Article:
—to ensure against a US-Soviet arms race in the region. The likelihood of such a race is not high, but even a freeze could block the deployment of Soviet strike aircraft to Somali bases. An agreement that excluded submarines would be militarily useful in keeping out Soviet attack submarines, although it would foreclose the option of US SSBN deployments, and verification problems would be severe.

—to reduce the chances of a direct military confrontation with the USSR, which is unlikely but not impossible.

—to block or impede future Soviet possibilities of acquiring bases or rights to facilities, e.g. in Mozambique (see map for facilities now used by the US and the USSR).2

—to contribute to the general US goal of arms control and reduction.

An agreement would please certain littoral states that want to constrain or exclude superpower presence. India in particular professes this view, probably because it would see its relative power enhanced thereby.

B. Risks

The most important risk of arms control arrangements is that, depending on the degree of limitation, they would tend to reduce or eliminate US military capabilities to bring military power to bear in situations where vital national interests are involved. Chief among these interests is oil supplies, which could be threatened by a producer embargo, third parties, or, less likely, Soviet action. A less critical but more probable case would be the protection of US nationals or property within any of the countries in the area, e.g. Uganda, from hostile actions by the local government or terrorist groups. For these purposes, the US now has capabilities not only for combat at sea but also for the projection of power ashore; the USSR presently lacks the latter capabil[Page 360]ity. Even if arms control arrangements included an escape clause, they would still increase the political obstacles to our threatened or actual use of force in any but the gravest of crises.

Arms control in the Indian Ocean might also give the impression of a US withdrawal of interest and commitment from Asia and Africa, supplementing in this respect impressions created by the US withdrawal from Vietnam, withdrawal of ground forces from South Korea, and inaction in Angola. This perception would dismay certain littoral states that look to the US for support or understanding, such as Australia, Pakistan, the Gulf states, and South Africa.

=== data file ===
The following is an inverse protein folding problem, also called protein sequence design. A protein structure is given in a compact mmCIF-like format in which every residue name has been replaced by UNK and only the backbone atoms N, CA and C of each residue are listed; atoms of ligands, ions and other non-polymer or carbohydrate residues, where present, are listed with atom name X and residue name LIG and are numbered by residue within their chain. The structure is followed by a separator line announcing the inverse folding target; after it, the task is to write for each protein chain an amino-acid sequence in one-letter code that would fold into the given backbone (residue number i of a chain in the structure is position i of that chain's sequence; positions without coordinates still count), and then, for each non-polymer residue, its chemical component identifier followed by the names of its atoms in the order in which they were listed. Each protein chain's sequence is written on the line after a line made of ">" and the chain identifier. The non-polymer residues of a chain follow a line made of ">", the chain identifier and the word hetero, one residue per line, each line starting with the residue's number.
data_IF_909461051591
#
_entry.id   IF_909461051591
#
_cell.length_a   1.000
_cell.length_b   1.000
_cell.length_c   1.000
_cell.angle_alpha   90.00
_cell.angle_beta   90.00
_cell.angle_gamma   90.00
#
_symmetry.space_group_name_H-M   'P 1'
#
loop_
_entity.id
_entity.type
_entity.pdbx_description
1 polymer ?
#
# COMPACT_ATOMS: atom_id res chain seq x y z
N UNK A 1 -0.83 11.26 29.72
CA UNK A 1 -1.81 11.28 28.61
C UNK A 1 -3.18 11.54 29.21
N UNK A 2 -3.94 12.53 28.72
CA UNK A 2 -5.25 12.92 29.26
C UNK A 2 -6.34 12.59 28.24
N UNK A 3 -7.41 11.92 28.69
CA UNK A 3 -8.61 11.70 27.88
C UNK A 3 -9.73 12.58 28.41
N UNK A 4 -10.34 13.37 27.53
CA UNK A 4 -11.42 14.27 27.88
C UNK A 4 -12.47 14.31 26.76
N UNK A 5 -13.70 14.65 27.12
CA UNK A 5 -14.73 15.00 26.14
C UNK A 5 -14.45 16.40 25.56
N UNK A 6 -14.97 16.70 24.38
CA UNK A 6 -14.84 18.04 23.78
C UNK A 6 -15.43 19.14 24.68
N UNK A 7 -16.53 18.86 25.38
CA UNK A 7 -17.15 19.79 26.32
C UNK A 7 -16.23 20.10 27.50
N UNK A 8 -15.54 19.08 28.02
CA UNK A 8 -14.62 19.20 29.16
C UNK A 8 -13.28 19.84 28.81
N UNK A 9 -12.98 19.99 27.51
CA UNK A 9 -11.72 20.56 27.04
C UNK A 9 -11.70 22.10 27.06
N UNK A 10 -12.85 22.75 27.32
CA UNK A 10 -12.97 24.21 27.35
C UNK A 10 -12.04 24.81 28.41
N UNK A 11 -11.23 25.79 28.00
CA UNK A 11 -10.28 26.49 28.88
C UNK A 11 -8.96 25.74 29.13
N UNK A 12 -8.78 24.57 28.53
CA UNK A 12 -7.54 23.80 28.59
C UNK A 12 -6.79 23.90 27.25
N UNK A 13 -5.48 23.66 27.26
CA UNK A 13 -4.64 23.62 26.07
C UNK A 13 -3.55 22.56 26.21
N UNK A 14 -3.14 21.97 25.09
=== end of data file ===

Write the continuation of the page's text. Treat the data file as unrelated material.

Such arrangements might set troublesome precedents concerning freedom of the seas and arms control in more vital areas like the Mediterranean.

In general, these factors suggest that, given the disparity of interests and capabilities, a Soviet-US arrangement based on parity would have an unequal impact. The US and Western need for secure access to oil is so tangible and crucial that reductions in military capabilities would put a vital Western interest at risk to a degree not paralleled on the Soviet side. These effects would increase with the severity of the arms control constraints. In addition, the analysis suggests that many of the objectives are political in nature and could be served, in some degree, by limited measures, whereas many of the risks are military in nature and would be least if these measures were limited. Furthermore, arms control in the Indian Ocean would have little or no effect upon the major Soviet instrument for advancing its interests in littoral states, namely, military assistance to revolutionary movements or communist-leaning governments.

  1. Source: Washington National Records Center, RG 330, OSD Files, FRC 330–80–0017, Indian Ocean 092 (Jan–Jul) 1977, 2. Secret. Turner sent the memorandum to Dayan under a May 26 covering memorandum. In it, Turner noted: “At the SCC meeting on PRM/NSC–25 on 4 May, I undertook to provide a further assessment of risks for the President’s consideration. Here it is.”
  2. Not found.